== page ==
From Alan Holmes.
ONCE again, we see catastrophic flooding in various places but particularly in Grands Vaux.
In my past professional life, I always in the first instance looked for a very simple solution to a problem and I hope Infrastructure Minister Tom Binet will seriously consider this one.
The simple solution is that at the end of autumn each year the water level in Grands Vaux reservoir should be reduced by one third its capacity and, for the winter months, maintained at that level.
If we have a similar (or perhaps worse) event like the one we have just had, the reduced level of the reservoir could act as an attenuation to collect the surge; the sluice could be opened to allow controlled run-off and maintain the lower level of the reservoir.
At the end of winter, the water level could be allowed to once again rise for the spring and summer months.
Simple – and this would not cost the taxpayers a penny or, for that matter, some expensive consultants.
Response from Helier Smith, chief executive, Jersey Water.
THANK you for the opportunity to respond to this letter.
The major flooding which happened in Grands Vaux last month marked a truly awful start to the year for the many residents affected, and our thoughts remain with them as they begin the upsetting work of cleaning up now the water level has receded.
Their homes were hit by a huge volume of water, which at peak flow was estimated to be the equivalent of an Olympic-sized swimming pool of water (2.5 million litres) flowing down the valley every three-and-a-half minutes.
Given that flow rate, had the level of the reservoir previously been restricted to 75% of its capacity, it would have filled back-up to 100% within less than one-and-a-half hours – so such a policy would provide very limited respite for the residents, support teams and emergency services.
We had 65mm of rain in the reservoir’s catchment area, generating just under 600 million litres of water – more than twice the reservoir’s total capacity – within 24 hours.
Rainfall of that scale, onto already sodden ground, overwhelmed the current drainage system in the area, which is not designed to deal with such a flow of water. And that was despite Jersey Water pumping as much as we could – 30 million litres in total over a 48-hour period – to Queen’s Valley, and the Water Treatment Works, just to get it away from Grands Vaux.
Meanwhile, the reservoir itself, and the pumping station, are designed to help capture, store and transfer water for drinking purposes, rather than to be flood management tools. As the above example shows, they are unable to protect against all but the smallest scale of rainfall event.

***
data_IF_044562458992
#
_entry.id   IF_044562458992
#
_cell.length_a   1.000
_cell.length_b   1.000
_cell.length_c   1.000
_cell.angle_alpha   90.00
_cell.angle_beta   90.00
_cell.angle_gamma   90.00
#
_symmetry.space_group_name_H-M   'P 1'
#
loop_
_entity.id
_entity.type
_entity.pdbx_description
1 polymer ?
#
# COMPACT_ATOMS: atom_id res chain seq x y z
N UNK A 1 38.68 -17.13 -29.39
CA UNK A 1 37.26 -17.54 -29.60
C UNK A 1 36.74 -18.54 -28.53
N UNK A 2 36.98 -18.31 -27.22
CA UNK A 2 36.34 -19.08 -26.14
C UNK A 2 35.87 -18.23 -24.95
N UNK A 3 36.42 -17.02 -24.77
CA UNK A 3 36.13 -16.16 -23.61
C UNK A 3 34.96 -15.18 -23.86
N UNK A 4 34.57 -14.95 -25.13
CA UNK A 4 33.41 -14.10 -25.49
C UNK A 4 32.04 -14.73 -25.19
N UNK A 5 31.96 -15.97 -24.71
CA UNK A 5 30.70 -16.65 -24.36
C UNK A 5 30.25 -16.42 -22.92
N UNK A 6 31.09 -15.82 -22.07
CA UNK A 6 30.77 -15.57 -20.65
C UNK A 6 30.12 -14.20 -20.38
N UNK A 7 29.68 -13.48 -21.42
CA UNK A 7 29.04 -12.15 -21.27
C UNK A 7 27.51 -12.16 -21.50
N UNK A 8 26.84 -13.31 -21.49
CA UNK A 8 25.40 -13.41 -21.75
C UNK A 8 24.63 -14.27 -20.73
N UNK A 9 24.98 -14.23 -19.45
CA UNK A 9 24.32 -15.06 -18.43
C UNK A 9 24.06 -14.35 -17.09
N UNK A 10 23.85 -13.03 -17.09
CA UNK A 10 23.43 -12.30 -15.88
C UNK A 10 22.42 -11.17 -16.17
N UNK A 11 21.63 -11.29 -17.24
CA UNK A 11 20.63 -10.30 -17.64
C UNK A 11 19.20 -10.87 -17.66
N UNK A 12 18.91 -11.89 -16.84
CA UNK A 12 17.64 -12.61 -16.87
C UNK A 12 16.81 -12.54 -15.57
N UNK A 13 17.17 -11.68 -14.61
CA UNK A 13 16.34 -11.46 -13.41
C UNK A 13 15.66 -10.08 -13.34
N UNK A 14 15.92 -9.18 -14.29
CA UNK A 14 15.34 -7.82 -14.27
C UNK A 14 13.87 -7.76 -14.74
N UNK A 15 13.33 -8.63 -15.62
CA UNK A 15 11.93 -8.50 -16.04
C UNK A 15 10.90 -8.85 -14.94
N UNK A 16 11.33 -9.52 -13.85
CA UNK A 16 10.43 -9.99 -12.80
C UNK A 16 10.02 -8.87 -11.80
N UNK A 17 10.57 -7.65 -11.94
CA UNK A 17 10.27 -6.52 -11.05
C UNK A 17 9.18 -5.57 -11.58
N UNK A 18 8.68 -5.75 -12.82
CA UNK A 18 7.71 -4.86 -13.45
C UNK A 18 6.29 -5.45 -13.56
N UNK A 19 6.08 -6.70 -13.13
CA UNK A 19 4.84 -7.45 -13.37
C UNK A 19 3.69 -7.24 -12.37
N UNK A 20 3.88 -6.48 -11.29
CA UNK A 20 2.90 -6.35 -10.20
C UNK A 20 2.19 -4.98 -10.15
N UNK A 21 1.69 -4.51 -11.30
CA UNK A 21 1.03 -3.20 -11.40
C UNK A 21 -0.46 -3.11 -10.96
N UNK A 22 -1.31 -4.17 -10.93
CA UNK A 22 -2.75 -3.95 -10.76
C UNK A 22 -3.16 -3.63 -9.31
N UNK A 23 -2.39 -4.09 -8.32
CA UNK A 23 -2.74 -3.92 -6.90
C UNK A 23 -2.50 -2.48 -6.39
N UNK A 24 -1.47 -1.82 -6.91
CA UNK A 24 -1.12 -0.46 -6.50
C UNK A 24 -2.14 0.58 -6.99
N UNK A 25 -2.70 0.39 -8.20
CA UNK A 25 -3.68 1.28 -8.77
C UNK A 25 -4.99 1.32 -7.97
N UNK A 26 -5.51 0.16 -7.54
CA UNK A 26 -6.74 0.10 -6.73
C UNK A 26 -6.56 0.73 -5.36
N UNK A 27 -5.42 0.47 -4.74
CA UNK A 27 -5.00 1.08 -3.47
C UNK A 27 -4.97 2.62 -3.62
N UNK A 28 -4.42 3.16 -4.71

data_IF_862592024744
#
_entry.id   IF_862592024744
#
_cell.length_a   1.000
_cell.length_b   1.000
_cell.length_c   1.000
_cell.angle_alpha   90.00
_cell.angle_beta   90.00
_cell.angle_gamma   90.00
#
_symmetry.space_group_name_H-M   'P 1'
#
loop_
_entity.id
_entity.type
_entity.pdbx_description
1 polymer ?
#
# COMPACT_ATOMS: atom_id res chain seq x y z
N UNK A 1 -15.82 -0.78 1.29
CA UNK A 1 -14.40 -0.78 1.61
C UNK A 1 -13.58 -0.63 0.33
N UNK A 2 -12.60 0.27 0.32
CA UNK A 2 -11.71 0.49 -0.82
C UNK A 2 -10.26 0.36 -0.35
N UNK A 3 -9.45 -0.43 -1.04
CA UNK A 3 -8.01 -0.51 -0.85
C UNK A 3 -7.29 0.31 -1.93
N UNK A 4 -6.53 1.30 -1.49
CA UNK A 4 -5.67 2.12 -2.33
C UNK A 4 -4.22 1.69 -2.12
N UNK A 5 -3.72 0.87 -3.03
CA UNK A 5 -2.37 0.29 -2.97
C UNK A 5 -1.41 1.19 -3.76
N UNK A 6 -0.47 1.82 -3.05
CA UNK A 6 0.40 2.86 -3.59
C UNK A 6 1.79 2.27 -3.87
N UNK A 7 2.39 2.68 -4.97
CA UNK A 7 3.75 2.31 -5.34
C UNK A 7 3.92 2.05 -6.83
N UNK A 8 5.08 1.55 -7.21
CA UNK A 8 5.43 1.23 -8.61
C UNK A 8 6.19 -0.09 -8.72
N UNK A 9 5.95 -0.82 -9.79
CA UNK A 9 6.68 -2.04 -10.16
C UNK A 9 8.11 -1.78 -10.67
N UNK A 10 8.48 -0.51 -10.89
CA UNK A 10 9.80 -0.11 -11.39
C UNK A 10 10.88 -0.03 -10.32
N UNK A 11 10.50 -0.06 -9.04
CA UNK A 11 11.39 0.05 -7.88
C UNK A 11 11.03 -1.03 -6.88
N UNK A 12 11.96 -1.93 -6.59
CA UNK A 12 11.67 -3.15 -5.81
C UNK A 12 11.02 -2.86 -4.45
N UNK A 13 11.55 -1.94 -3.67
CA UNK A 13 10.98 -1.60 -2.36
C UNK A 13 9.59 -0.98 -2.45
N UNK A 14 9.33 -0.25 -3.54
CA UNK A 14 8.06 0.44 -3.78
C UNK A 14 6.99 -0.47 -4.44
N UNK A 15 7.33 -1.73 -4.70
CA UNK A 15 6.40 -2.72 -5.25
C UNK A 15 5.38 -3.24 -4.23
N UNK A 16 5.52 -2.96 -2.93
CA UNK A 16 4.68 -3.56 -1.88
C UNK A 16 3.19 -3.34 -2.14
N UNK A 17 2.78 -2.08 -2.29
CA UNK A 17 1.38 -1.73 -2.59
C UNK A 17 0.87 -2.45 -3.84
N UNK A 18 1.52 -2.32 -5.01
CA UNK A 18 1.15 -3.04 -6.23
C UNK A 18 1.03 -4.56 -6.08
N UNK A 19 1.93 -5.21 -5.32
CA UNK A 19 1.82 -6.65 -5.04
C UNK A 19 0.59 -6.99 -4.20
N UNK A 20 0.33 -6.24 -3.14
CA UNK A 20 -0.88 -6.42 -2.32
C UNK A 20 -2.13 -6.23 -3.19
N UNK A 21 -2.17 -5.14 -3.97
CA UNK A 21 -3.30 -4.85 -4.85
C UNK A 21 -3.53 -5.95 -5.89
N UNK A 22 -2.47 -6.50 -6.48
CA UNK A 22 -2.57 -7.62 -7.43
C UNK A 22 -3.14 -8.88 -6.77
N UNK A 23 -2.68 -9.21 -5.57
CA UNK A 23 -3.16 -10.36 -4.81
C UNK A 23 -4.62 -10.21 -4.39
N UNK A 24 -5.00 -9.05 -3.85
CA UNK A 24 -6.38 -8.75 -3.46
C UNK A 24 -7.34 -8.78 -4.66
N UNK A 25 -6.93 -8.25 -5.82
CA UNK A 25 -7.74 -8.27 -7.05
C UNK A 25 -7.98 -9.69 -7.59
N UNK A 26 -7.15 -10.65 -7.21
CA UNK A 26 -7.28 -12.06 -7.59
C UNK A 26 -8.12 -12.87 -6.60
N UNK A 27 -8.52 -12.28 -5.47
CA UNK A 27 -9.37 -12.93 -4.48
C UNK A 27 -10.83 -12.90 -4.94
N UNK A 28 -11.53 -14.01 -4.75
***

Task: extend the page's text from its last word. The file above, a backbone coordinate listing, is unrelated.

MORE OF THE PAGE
There is also further reason why we would caution against deliberately maintaining the reservoir at a low level in the way suggested. Grands Vaux is a critical source of water for the Island and a key element of Jersey Water’s integrated raw-water management system. It is our third-largest reservoir with a capacity of 230 million litres and a water-catchment area of more than nine square kilometres, the largest of any of the reservoirs. Significant volumes of water are captured at Grands Vaux, but even when full, the reservoir holds enough water to supply the Island for just 12 days.
As well as exacerbating water-resources issues, deliberately reducing the volume stored in the reservoir over the winter exposes it to significantly greater pollution risk at precisely the time of year when the water-quality risk presented by agrochemicals is at its highest. The impact of having to take a reservoir out of service in response to a serious pollution or water-quality incident is significant and can be long lasting; again, potentially making worse the already challenging water resource position.
With the risk and severity of significant rainfall events predicted to increase in the future, exacerbating flood risk in Jersey, action does clearly need to be taken at a catchment scale to protect the valley’s homes (as well as other areas across the Island).
Jersey Water is responsible for the reservoir, but not the drainage in the valley, nor the land use in the upper catchment. To make sure the solutions provide the genuine, long-term flood resilience which the valley’s residents need, the problem needs to be tackled in a balanced and holistic way involving all the relevant parties, working closely together.
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